The Illumination Light Show & Effects is on view at Buddha Yodfa Chulaloke Bridge. 

The sounds of trains, planes, boats, musical instruments and cookery are employed in the presentation to create a sense of delightful travel experiences and local life in each place. In order to evoke the cheerful festive spirit over this bridge, TAT will shortly update a schedule of the lavish firework displays via thailandfestival.org.

River City Bangkok is a popular art and antique shopping centre that received the Outstanding Architectural Design award from the Association of Siam Architects in 1984, giving it a perfect blend of old and new.

A seven-minute video mapping presentation is projected on its façade to demonstrate how Thai culture is promoted through soft power like food, films, drama series, khon mask dance performances and festivals.

The boat ride ends at Iconsiam and visitors can enjoy the six-minute Iconic Multimedia Water Features that span over 400m. This longest water dance show in Southeast Asia blends innovative light, sound and multimedia technologies to reflect the beauty of traditional Thai customs and culture.

As part of the Iconsiam Bangkok Illumination 2022, a 20m-tall Christmas tree symbolises the light of the future, employing renewable energy from solar cells in a hybrid form to reduce power usage and carbon footprint.

The laser illumination show at Rama VIII Bridge. 

Back on land, visitors can join a walking tour in Talat Phlu, where the Creative Economy Agency has joined hands with Urban Alley to organise the first series of the Hidden Temple multimedia touring exhibition until Sunday.

As part of the Unfolding Bangkok initiative, it will illuminate three historical temples at night to shed light on the neighbourhood's history and unique Thai architectural arts that link to Buddhist beliefs. On view are projection mapping presentations and architectural lighting designs created by artists from DecideKit, Architectural Lighting, and LightIs and Friends. On weekends, local students present cultural acts and specialists lead cycling tours.

Under the Pilgrimage concept, visitors can start at Wat Intharam Worawihan, which was built in the Ayutthaya period. King Taksin the Great renovated it and his relics are believed to be installed there. The temple underwent another major uplift during the reign of King Rama III and a new ubosot was erected to enshrine a statue of Phra Phutthachinnavorn.

Stunning video mapping presentations are projected on the walls of three small vihans allowing visitors to imagine themselves on a trip to Sri Lanka. The first vihan is designed to look like Lord Buddha's dwelling, with murals showing his everyday things. Visitors can worship a reclining Buddha statue against a blooming projection-mapped lotus backdrop.

A cultural performance with special effects at Wat Kalayanamit Woramahawihan. 

The second vihan is enshrined with a reclining Buddha statue in a coffin and you can witness his cremation in a projection-mapped forest. In the final vihan, Buddhist pilgrims can travel back in time to the period of King Rama II and accompany a group of monks as they ascended Samantakuta (also known as Adam's Peak or Sri Pada), which houses Lord Buddha's footprint standing on a lotus.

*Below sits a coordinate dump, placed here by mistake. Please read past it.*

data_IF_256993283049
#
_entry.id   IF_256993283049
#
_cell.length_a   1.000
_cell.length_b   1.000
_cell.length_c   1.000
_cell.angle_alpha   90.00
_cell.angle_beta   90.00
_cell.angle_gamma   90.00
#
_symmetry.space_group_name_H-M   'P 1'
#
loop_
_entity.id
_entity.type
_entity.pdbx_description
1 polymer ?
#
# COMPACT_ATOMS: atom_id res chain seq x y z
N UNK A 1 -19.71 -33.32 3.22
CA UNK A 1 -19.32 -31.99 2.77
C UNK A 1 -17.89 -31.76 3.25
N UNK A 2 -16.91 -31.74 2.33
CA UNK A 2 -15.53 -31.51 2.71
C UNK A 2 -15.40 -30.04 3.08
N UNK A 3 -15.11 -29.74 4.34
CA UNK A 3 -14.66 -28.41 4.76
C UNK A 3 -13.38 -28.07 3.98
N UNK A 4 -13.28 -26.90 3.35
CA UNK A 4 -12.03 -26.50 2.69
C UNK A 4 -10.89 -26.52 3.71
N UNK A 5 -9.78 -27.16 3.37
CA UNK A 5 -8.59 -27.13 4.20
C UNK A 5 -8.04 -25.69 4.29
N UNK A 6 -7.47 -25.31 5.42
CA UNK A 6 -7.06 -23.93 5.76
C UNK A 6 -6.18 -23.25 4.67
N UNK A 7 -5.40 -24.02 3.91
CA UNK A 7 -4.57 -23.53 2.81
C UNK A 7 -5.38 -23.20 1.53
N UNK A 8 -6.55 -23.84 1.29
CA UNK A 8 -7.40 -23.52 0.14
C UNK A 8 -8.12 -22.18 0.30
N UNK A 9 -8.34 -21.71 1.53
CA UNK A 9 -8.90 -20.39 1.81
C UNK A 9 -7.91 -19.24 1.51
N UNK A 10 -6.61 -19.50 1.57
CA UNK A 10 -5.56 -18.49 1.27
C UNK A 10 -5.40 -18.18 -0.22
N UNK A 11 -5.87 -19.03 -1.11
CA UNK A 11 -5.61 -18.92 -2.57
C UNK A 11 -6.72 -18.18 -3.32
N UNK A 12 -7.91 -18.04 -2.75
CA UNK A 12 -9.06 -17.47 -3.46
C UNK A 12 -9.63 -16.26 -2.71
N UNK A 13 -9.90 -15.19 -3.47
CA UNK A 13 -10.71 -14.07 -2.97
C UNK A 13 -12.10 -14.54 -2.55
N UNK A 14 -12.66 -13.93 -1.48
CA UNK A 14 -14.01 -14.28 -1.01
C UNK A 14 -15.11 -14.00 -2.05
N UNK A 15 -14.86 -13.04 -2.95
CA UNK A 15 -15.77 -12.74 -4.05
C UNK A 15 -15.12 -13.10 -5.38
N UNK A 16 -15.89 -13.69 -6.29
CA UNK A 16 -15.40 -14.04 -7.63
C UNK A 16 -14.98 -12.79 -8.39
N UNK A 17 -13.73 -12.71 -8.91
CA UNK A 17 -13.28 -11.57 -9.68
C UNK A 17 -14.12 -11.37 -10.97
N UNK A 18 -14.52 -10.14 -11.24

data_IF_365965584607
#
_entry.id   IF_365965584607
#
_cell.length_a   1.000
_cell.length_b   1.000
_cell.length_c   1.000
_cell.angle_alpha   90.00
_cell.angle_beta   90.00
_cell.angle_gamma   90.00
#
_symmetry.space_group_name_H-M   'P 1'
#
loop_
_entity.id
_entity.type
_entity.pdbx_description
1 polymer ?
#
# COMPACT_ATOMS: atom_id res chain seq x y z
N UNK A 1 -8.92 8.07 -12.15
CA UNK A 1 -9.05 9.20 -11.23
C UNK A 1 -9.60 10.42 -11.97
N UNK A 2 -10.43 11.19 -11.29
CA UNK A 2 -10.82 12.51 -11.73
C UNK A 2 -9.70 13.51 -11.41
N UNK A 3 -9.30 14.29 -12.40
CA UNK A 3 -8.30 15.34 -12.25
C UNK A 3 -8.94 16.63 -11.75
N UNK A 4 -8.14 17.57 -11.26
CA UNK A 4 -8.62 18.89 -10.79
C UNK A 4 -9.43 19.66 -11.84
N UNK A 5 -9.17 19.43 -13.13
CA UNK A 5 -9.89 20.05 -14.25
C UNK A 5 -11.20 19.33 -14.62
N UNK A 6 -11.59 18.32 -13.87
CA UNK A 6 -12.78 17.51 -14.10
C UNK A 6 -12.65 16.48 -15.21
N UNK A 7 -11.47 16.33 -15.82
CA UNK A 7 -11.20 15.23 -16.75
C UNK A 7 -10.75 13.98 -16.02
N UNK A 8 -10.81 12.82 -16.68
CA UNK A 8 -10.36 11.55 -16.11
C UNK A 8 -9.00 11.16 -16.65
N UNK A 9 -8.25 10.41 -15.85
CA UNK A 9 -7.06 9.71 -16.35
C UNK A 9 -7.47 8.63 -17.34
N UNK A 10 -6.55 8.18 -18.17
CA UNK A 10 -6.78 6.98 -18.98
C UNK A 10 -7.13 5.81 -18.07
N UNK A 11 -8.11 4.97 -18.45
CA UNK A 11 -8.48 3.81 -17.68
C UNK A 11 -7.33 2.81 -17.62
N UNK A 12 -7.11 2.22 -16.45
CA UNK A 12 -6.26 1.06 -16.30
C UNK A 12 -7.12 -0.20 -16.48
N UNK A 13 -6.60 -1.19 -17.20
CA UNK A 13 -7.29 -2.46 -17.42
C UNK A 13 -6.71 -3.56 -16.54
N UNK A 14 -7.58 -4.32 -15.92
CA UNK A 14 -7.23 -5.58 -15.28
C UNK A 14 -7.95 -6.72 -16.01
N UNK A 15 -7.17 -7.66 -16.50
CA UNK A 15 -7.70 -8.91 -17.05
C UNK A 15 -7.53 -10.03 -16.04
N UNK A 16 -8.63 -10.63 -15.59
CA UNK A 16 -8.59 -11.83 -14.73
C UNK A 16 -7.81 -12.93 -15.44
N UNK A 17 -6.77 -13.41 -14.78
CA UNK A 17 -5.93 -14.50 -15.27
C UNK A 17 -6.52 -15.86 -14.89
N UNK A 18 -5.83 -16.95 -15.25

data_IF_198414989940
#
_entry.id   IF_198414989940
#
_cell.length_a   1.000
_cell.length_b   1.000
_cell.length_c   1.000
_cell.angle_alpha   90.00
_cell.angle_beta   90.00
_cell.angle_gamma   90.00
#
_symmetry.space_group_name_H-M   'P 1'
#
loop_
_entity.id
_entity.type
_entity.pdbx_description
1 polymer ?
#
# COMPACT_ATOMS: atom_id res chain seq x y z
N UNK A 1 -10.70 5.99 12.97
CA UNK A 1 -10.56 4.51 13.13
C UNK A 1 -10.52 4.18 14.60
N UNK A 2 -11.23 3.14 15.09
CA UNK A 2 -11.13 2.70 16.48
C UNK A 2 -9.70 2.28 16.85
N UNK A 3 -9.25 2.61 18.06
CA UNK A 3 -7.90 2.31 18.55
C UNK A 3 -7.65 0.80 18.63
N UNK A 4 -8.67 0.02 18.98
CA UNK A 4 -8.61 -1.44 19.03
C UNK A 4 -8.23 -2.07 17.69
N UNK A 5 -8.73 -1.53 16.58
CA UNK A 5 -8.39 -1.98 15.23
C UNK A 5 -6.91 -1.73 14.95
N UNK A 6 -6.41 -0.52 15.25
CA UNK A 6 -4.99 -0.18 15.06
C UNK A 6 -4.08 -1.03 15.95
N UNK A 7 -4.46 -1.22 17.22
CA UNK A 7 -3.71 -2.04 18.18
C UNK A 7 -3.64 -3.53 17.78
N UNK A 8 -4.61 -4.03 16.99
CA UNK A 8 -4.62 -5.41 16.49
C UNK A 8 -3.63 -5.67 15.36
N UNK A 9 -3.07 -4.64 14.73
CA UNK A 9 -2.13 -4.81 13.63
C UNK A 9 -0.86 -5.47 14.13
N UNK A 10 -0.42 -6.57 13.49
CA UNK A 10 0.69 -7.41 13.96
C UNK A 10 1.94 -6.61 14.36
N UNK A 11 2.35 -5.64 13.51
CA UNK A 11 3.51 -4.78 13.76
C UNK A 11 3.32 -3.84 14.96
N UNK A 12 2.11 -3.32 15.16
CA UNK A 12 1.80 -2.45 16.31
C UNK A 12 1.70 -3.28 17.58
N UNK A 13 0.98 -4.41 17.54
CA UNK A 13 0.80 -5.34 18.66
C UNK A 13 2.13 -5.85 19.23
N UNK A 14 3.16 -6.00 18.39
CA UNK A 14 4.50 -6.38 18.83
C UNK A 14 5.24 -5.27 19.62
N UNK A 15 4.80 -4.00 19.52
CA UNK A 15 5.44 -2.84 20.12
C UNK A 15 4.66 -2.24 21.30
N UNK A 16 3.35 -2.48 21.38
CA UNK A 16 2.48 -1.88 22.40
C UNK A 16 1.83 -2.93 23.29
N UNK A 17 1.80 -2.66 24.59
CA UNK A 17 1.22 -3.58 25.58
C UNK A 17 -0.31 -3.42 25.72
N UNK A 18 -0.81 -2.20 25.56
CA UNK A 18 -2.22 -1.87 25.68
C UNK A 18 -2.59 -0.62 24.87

Visitors can reach Wat Chantharam Worawihan by following pink lights along a narrow lane. It was constructed in the Ayutthaya period and was refurbished in the reign of King Rama III. The gable of the ubosot is illuminated to emphasise a mural made of pastel-coloured Chinese ceramic ware showing an assortment of traditional offerings.

The final stop is Wat Ratchakhrue, which was erected in the late Ayutthaya period by the Burmese army and was restored in the reign of King Rama I. The colourful light decoration leads pilgrims to the stupa atop an imitation of Meru Mount, which houses Lord Buddha's footsteps and shadow.

TAT Bangkok joins the Chao Phraya Express Boat to offer special discounts on Riva Express Cruise to enjoy Vijit Chao Phraya on Nov 18, 19, 26 and 27. Tickets are 150 baht (from 250 baht) with a limit of 500 tickets. For more information, visit bit.ly/3A1UrsG.

Vijit Chao Phraya continues until Nov 27. Check out the schedule of light, projector mapping and cultural shows at thailandfestival.org or facebook.com/ThailandFestival.

The Hidden Temple exhibition is on view until Sunday from 4-9pm. Find out more details at cea.or.th.

River City Bangkok's mapping presentation.

The Iconic Multimedia Water Features show at Iconsiam. 

Wichai Prasit Fort is illuminated with a projection mapping presentation. 

Buddhist's can make a pilgrimage to Wat Intharam Worawihan. 

Devotees can make a pilgrimage to Wat Intharam Worawihan. 

Pilgrims can climb a recreated Meru Mount to pay respects to Lord Buddha's footprint and shadow. 

Buddhist's can make a pilgrimage to Wat Intharam Worawihan. 

Wat Chantharam Worawihan's ubosot is adorned with ceramic ware.